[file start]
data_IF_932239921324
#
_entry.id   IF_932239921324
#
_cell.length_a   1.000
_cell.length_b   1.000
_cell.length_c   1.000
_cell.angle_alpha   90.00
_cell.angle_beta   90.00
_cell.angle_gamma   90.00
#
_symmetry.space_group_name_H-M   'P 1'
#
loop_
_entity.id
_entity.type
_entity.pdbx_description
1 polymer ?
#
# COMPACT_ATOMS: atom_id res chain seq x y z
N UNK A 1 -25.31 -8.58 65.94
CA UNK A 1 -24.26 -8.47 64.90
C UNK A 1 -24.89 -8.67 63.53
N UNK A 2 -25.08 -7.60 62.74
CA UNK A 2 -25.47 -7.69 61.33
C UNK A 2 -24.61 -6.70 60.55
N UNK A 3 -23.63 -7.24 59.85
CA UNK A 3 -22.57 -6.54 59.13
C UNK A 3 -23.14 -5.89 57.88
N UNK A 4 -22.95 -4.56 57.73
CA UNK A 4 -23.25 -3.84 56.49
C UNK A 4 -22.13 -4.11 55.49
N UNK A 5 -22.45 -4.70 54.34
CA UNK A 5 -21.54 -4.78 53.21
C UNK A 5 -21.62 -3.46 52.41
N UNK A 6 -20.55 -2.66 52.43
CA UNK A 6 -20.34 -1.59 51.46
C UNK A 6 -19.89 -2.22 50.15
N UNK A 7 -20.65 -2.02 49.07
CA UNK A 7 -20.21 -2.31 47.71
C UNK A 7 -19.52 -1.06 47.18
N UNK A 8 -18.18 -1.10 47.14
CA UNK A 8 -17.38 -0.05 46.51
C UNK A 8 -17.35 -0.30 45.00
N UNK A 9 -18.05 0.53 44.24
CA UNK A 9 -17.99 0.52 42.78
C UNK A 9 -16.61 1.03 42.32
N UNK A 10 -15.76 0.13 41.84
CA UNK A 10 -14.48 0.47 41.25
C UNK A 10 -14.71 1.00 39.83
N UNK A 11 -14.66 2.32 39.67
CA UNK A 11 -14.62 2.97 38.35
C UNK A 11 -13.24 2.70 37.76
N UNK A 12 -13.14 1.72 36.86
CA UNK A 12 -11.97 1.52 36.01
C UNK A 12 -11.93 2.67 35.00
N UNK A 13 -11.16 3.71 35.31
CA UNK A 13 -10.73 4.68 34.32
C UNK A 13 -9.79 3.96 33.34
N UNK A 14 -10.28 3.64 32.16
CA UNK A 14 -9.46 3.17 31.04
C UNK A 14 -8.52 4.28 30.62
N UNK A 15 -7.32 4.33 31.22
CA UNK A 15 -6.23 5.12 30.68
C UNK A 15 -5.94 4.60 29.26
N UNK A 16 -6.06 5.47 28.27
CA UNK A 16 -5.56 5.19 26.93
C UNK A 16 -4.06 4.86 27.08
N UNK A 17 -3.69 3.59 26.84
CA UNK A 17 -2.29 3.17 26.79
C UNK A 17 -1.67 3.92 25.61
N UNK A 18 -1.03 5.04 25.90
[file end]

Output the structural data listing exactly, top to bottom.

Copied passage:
data_IF_932239921324
#
_entry.id   IF_932239921324
#
_cell.length_a   1.000
_cell.length_b   1.000
_cell.length_c   1.000
_cell.angle_alpha   90.00
_cell.angle_beta   90.00
_cell.angle_gamma   90.00
#
_symmetry.space_group_name_H-M   'P 1'
#
loop_
_entity.id
_entity.type
_entity.pdbx_description
1 polymer ?
#
# COMPACT_ATOMS: atom_id res chain seq x y z
N UNK A 1 -25.31 -8.58 65.94
CA UNK A 1 -24.26 -8.47 64.90
C UNK A 1 -24.89 -8.67 63.53
N UNK A 2 -25.08 -7.60 62.74
CA UNK A 2 -25.47 -7.69 61.33
C UNK A 2 -24.61 -6.70 60.55
N UNK A 3 -23.63 -7.24 59.85
CA UNK A 3 -22.57 -6.54 59.13
C UNK A 3 -23.14 -5.89 57.88
N UNK A 4 -22.95 -4.56 57.73
CA UNK A 4 -23.25 -3.84 56.49
C UNK A 4 -22.13 -4.11 55.49
N UNK A 5 -22.45 -4.70 54.34
CA UNK A 5 -21.54 -4.78 53.21
C UNK A 5 -21.62 -3.46 52.41
N UNK A 6 -20.55 -2.66 52.43
CA UNK A 6 -20.34 -1.59 51.46
C UNK A 6 -19.89 -2.22 50.15
N UNK A 7 -20.65 -2.02 49.07
CA UNK A 7 -20.21 -2.31 47.71
C UNK A 7 -19.52 -1.06 47.18
N UNK A 8 -18.18 -1.10 47.14
CA UNK A 8 -17.38 -0.05 46.51
C UNK A 8 -17.35 -0.30 45.00
N UNK A 9 -18.05 0.53 44.24
CA UNK A 9 -17.99 0.52 42.78
C UNK A 9 -16.61 1.03 42.32
N UNK A 10 -15.76 0.13 41.84
CA UNK A 10 -14.48 0.47 41.25
C UNK A 10 -14.71 1.00 39.83
N UNK A 11 -14.66 2.32 39.67
CA UNK A 11 -14.62 2.97 38.35
C UNK A 11 -13.24 2.70 37.76
N UNK A 12 -13.14 1.72 36.86
CA UNK A 12 -11.97 1.52 36.01
C UNK A 12 -11.93 2.67 35.00
N UNK A 13 -11.16 3.71 35.31
CA UNK A 13 -10.73 4.68 34.32
C UNK A 13 -9.79 3.96 33.34
N UNK A 14 -10.28 3.64 32.16
CA UNK A 14 -9.46 3.17 31.04
C UNK A 14 -8.52 4.28 30.62
N UNK A 15 -7.32 4.33 31.22
CA UNK A 15 -6.23 5.12 30.68
C UNK A 15 -5.94 4.60 29.26
N UNK A 16 -6.06 5.47 28.27
CA UNK A 16 -5.56 5.19 26.93
C UNK A 16 -4.06 4.86 27.08
N UNK A 17 -3.69 3.59 26.84
CA UNK A 17 -2.29 3.17 26.79
C UNK A 17 -1.67 3.92 25.61
N UNK A 18 -1.03 5.04 25.90